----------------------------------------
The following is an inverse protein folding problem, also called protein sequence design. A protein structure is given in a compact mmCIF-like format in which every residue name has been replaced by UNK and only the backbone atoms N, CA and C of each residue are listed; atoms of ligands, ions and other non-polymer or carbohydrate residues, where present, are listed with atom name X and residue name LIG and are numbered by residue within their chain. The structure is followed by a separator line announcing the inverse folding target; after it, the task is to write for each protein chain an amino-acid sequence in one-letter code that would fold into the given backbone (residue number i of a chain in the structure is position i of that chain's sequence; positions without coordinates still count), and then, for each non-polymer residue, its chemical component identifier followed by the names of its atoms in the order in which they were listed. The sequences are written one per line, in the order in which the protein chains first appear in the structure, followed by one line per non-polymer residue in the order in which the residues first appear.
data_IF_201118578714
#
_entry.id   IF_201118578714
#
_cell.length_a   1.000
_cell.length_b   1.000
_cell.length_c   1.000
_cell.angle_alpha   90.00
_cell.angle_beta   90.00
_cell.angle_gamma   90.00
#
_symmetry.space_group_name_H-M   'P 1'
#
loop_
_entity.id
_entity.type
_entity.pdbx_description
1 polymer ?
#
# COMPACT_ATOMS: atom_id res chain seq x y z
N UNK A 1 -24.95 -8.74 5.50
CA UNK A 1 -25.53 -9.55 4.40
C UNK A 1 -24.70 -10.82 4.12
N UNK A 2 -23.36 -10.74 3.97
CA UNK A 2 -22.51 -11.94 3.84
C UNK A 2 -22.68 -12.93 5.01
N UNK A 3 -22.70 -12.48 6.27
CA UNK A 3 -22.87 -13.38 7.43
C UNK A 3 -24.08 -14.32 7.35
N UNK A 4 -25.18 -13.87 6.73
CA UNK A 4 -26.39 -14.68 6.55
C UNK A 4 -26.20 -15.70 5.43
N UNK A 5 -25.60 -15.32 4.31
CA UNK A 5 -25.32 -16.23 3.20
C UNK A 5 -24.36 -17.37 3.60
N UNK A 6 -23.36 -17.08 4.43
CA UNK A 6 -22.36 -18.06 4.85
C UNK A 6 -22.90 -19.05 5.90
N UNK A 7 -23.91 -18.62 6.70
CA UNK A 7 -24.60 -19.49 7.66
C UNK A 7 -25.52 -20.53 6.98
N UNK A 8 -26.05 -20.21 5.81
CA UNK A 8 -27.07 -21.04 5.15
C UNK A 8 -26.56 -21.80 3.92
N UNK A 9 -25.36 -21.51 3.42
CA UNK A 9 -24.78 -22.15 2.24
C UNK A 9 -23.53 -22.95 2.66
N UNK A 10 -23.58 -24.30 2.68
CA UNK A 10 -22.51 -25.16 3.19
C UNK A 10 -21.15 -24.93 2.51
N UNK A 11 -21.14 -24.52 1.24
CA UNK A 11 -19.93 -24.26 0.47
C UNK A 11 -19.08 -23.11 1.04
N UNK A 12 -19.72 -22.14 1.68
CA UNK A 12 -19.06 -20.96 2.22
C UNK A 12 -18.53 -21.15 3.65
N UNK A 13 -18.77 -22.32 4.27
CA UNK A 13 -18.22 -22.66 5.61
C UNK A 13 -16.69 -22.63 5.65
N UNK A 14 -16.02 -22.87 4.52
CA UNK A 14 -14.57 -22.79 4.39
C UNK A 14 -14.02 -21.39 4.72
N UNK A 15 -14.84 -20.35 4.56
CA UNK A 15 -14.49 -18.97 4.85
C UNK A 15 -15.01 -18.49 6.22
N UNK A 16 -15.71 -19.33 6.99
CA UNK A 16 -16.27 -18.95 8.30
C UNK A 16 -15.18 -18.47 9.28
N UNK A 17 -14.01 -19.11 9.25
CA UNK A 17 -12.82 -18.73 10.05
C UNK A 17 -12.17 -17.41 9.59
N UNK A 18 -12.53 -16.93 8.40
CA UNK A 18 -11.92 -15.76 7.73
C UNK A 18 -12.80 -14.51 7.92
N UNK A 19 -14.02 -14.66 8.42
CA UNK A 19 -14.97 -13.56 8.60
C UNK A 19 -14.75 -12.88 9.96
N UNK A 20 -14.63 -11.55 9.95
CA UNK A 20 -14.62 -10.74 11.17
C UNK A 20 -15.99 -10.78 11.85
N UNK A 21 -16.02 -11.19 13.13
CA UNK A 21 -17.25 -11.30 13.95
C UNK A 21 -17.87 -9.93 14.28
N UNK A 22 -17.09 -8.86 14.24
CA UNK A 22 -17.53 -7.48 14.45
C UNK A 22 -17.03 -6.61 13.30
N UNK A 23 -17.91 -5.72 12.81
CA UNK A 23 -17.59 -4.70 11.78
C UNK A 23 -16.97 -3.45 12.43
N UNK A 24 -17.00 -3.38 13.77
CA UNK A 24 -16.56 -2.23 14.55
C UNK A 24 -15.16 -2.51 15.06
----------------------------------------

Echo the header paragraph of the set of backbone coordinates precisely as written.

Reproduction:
The following is an inverse protein folding problem, also called protein sequence design. A protein structure is given in a compact mmCIF-like format in which every residue name has been replaced by UNK and only the backbone atoms N, CA and C of each residue are listed; atoms of ligands, ions and other non-polymer or carbohydrate residues, where present, are listed with atom name X and residue name LIG and are numbered by residue within their chain. The structure is followed by a separator line announcing the inverse folding target; after it, the task is to write for each protein chain an amino-acid sequence in one-letter code that would fold into the given backbone (residue number i of a chain in the structure is position i of that chain's sequence; positions without coordinates still count), and then, for each non-polymer residue, its chemical component identifier followed by the names of its atoms in the order in which they were listed. The sequences are written one per line, in the order in which the protein chains first appear in the structure, followed by one line per non-polymer residue in the order in which the residues first appear.